Last year, I thought cortisol was the key to my answers as well. Because I started researching as you have been and the pieces seemed to fall into place. I hypothesized if I got on hydrocortisone to replace low cortisol levels and went on florinef, then I'd be fixed. I also saw forums that focus solely on adrenals telling me the same thing. I was excited and couldn't wait!! For the first 1-2 months I felt good and had more energy, but after those initial few months things got worse and worse. I had more energy but what good does it do me if I can't stand up to use it? LOL Then I was told it was my thyroid, then sex hormones, then it was my ferritin blah blah blah. I was told it was more and more. Looking back I wish I had been less trusting because I spent another year of my life going down a path that made me feel worse. My heat intolerance is worse than ever. My HR increases upon standing are at least doubling these days and my overall quality of life has dropped significantly. I have a hard time admitting to myself that I was wrong about all of this.

There is probably a tiny percentage of people on here who have true Addison's Disease and would benefit greatly from hydrocortisone replacement. The problem is finding an endo that knows how to interpret the stim results. If you don't double, then that means you are Addison's or if you don't hit 20 then that means you are Addison's too. However if you have secondary adrenal insufficiency due to pituitary issues, then you won't only double from the baseline, but likely triple or even go 4x's. Most endos don't understand how to interpret results like that and will tell you all is "normal".

To recap, I have tried DDAVP, florinef, high doses of HC, low doses of HC and even that bio-identical aldosterone. Even while taking all of those meds, I still had POTS.

I hope that you find relief in replacing cortisol, aldosterone and whatever else you decided to pursue. I'm just letting you know that it wasn't the answer for me. :( I wish it were that simple.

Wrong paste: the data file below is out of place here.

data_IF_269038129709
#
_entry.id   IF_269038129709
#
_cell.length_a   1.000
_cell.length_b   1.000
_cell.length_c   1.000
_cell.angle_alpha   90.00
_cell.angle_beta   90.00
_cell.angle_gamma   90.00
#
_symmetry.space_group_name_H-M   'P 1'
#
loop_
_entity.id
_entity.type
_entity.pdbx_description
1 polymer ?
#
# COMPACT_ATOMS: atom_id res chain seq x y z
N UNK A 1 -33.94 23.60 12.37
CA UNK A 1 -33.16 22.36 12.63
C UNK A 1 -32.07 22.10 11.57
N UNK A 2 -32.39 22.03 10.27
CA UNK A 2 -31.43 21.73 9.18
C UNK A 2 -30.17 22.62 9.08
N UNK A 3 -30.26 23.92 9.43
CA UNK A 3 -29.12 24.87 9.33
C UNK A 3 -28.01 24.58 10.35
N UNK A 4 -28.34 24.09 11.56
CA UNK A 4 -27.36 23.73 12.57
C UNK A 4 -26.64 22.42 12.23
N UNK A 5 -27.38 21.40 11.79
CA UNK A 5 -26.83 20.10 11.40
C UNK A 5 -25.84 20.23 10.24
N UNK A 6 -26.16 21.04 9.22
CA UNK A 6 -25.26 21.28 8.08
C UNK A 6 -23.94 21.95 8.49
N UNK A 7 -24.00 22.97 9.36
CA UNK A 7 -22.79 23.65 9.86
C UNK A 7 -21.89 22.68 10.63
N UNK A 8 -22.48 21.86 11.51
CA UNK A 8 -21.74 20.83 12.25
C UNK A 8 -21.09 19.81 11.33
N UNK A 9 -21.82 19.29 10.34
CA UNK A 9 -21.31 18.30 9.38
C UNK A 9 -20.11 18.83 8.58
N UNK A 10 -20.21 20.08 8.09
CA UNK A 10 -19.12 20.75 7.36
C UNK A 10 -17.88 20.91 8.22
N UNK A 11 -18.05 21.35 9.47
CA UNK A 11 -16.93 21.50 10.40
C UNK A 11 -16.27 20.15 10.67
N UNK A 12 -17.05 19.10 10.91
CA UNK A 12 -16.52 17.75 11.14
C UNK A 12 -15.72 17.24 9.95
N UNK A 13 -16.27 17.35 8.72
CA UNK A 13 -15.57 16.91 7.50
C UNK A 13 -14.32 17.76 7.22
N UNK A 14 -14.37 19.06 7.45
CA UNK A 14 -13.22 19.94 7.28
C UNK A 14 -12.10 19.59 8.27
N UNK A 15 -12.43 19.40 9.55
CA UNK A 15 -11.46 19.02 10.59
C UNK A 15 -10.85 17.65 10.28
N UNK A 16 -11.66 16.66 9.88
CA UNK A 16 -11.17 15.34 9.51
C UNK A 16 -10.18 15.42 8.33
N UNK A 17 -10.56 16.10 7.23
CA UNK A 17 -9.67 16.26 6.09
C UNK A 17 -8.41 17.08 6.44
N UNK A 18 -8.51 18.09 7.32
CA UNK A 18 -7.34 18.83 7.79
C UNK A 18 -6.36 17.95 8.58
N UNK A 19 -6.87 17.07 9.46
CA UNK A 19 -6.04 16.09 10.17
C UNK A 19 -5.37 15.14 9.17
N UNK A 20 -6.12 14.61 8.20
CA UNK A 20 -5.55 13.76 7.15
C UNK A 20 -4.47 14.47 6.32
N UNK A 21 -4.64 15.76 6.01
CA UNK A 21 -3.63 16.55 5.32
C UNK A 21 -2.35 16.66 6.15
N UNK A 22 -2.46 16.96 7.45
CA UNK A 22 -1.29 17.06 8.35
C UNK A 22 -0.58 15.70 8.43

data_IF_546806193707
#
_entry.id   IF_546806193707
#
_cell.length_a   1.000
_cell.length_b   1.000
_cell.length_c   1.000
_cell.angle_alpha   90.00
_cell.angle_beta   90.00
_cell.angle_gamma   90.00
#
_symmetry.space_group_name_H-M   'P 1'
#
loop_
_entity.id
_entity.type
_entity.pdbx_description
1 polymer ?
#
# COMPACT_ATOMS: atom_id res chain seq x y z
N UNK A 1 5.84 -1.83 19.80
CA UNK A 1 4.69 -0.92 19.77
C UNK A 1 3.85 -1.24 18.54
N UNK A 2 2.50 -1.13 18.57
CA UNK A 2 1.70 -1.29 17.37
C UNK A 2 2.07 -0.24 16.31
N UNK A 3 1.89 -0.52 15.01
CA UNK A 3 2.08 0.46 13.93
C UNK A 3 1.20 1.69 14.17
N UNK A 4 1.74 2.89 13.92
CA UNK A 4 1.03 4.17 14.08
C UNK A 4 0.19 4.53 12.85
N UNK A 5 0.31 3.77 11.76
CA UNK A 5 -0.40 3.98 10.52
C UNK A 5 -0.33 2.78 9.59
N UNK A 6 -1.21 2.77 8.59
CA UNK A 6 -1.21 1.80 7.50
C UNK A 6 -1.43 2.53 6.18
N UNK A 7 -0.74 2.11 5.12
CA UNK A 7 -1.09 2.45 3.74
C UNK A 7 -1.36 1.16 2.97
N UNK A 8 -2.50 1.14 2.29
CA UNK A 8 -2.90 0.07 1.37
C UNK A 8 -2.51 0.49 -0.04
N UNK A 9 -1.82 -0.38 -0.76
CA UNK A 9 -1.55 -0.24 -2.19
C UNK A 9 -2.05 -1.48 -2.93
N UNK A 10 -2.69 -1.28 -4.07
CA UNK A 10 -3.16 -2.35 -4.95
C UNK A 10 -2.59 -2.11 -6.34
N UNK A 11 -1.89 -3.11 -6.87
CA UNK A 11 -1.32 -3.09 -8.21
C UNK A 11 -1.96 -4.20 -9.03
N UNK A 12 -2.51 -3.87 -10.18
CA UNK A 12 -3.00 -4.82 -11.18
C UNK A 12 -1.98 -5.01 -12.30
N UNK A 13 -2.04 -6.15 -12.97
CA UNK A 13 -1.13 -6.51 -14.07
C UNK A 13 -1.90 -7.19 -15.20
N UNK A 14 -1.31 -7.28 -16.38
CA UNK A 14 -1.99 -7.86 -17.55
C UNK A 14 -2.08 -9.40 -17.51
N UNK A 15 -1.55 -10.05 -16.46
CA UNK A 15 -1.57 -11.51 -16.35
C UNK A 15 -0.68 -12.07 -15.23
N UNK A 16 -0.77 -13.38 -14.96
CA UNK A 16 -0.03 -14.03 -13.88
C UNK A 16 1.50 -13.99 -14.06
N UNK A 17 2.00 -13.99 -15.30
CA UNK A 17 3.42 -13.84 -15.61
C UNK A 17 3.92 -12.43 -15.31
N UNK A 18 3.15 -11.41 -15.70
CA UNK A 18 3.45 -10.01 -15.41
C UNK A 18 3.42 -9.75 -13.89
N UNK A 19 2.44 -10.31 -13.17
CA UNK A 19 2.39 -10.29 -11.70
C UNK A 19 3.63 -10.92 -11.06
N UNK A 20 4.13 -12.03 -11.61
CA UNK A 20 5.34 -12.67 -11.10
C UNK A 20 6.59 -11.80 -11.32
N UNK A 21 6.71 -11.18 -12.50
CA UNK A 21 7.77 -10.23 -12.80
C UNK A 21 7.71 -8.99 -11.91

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I can't find my stim. test from a few years ago, but I was one of those that at least tripled. Is that really something I should have addressed? I can't exactly remember my baseline, but it was somewhere around 10, but the ending number was in the mid 30s. I was told everything was normal--I HAVE LEARNED TO HATE THAT WORD! There is nothing NORMAL about my health issues, if they would care to look a little closer!

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Last year, I thought cortisol was the key to my answers as well. Because I started researching as you have been and the pieces seemed to fall into place. I hypothesized if I got on hydrocortisone to replace low cortisol levels and went on florinef, then I'd be fixed. I also saw forums that focus solely on adrenals telling me the same thing. I was excited and couldn't wait!! For the first 1-2 months I felt good and had more energy, but after those initial few months things got worse and worse. I had more energy but what good does it do me if I can't stand up to use it? LOL Then I was told it was my thyroid, then sex hormones, then it was my ferritin blah blah blah. I was told it was more and more.

To recap, I have tried DDAVP, florinef, high doses of HC, low doses of HC and even that bio-identical aldosterone. Even while taking all of those meds, I still had POTS.

I hope that you find relief in replacing cortisol, aldosterone and whatever else you decided to pursue. I'm just letting you know that it wasn't the answer for me. :( I wish it were that simple.

Dana,

Thanks for the input and explanations of what you've been through and what you've tried.

I found being on cortef two differnet times in my life - that when you take it for a while. In the end, I got worse too. But, what I do think is that at certain times, MAYBE, we might need a little bit. I don't believe that if your levels are normal, you need to mess with hormones, because you will imbalance something else - if it's not needed. But, if your body is truly deficient in a hormone, than you probably will get some benefit from using it. With us POTS patients who are so sensitive to meds. A small amount is the key. In my case, my liver doesn't process hormones correctly and I don't throw them off properly. If I supplement with something, I use very little and maybe only twice a week.

Back to the cortisol - whenever I've had surgeries (I've had allot of them), I've found that having cortisol is VERY IMPORTANT for me to not crash. I've almost been lost on the table, and that was with the cortisol. They couldn't figure out why my BP kept tanking - now we know it's POTS. But, instead of the cortisol giving me energy in the end - I was extremely tired. Maybe it was too much, don't know. I only use it now for surgeries. (Hope I don't have to have any more of those.) But, if my levels were to bottom out again - I would probably use it, but only on a limited basis and not every day 3 times a day.